With Trump's presidency looking more likely, Muslims in the US expressed their fears about what their future might look like.
To say the least, people were freaking out.
Muslim Americans expressed feeling "broken, confused."
Others were crying.
Many Muslim Americans were taking to social media to express their fear. "I'm actually scared to leave the house tomorrow," a young Muslim woman from North Carolina wrote on Facebook.
Linda Sarsour, who is the Executive Director of The Arab American Association of New York, told BuzzFeed News that never before had she felt "unsafe in my own country," but emphasized that she was more determined than ever despite the risk.
"I didn’t feel like this under George Bush... I didn’t feel unsafe in my own country," Sarsour said to BuzzFeed News. "I have a responsibility to stay positive, and to say that I’m going to organize tomorrow harder than I ever organized in my life. We cannot allow people in this country to fall into despair. I’m more determined than I ever was."
"The reality of our organizing is that it’s going to involve more risk," she continued. "I shouldn’t say this as a woman, but it’s going to separate the men from the boys."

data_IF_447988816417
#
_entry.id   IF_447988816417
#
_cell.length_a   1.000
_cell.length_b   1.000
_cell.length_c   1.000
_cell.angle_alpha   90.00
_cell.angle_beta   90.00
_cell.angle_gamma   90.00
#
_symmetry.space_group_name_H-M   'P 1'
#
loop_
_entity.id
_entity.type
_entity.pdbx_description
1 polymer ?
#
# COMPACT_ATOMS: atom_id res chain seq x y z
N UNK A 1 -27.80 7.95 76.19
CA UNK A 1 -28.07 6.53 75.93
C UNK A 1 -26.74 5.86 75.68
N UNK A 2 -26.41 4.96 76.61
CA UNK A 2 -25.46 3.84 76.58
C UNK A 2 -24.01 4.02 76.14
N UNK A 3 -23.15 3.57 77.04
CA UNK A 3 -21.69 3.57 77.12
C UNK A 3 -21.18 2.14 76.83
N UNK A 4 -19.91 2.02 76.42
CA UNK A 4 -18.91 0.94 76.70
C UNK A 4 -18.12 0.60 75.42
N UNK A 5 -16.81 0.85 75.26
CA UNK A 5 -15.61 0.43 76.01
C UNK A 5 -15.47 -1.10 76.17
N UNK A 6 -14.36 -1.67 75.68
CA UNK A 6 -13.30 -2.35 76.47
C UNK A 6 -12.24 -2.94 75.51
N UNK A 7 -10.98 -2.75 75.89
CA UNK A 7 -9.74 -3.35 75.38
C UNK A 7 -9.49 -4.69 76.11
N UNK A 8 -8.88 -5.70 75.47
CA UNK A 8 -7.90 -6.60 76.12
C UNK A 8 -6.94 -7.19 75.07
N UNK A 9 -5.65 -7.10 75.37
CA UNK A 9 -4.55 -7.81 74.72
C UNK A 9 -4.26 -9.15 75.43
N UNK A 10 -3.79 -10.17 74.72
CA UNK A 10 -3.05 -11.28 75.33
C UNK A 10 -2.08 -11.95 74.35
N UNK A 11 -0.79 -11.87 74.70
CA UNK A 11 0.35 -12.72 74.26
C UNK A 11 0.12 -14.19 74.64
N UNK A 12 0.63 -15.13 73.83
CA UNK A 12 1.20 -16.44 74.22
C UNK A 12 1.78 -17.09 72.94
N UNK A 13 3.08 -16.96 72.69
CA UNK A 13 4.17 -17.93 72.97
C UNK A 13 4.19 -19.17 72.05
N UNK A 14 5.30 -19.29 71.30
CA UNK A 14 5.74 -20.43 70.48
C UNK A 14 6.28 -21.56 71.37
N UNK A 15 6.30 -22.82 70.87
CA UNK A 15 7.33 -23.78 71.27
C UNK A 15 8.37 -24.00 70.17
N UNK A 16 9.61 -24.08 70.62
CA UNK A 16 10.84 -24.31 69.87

People wondered if "being Muslim will be a crime."
Hatem Bazian, founder of the Center for the Study and Documentation of Islamophobia at UC Berkeley, compared Trump's election in the US to what happened with Brexit in the UK.
"This is America's Brexit moment, where Islamophobia, anti-immigrant and nativist sentiments got masterfully mobilized to win an election for the most unqualified person in the history of the country," Hatem Bazian, founder of the Center for the Study and Documentation of Islamophobia at UC Berkeley, said to BuzzFeed News. "The coming four years are going to be very difficult for the American Muslim community, and Islamophobia will be given a new lease on life, directly from the White House."
No matter what happened, Trump's run made many realize how much racism and sexism exists in the US.
One young woman expressed her concerns that Trump's presidency would mean her Muslim father who didn't live in the US would continue to be separated from her.
Muslim Americans wondered if the US would become like Nazi Germany.
Imraan Siddiqi, who is the Executive Director of the Council on American Islamic Relations in Arizona, talked to BuzzFeed News about the rise of violence that Muslim American communities have already seen and whether the KKK and other white supremacy groups would feel validadte by a Trump win.
"We hosted an election watching party at a local mosque. You could see a great deal of concern on the faces of the people who were watching," Siddiqi said. "Not because they were diehard Clinton supporters, but because people feel that minorities are going to be under threat. Because we’ve seen a rise in violence, we’ve seen a rise in white supremacist movements and militia movements and groups like the KKK. Is the KKK going to feel validated by this? We have a lot of work to do going forward. We’re going to be on the front lines."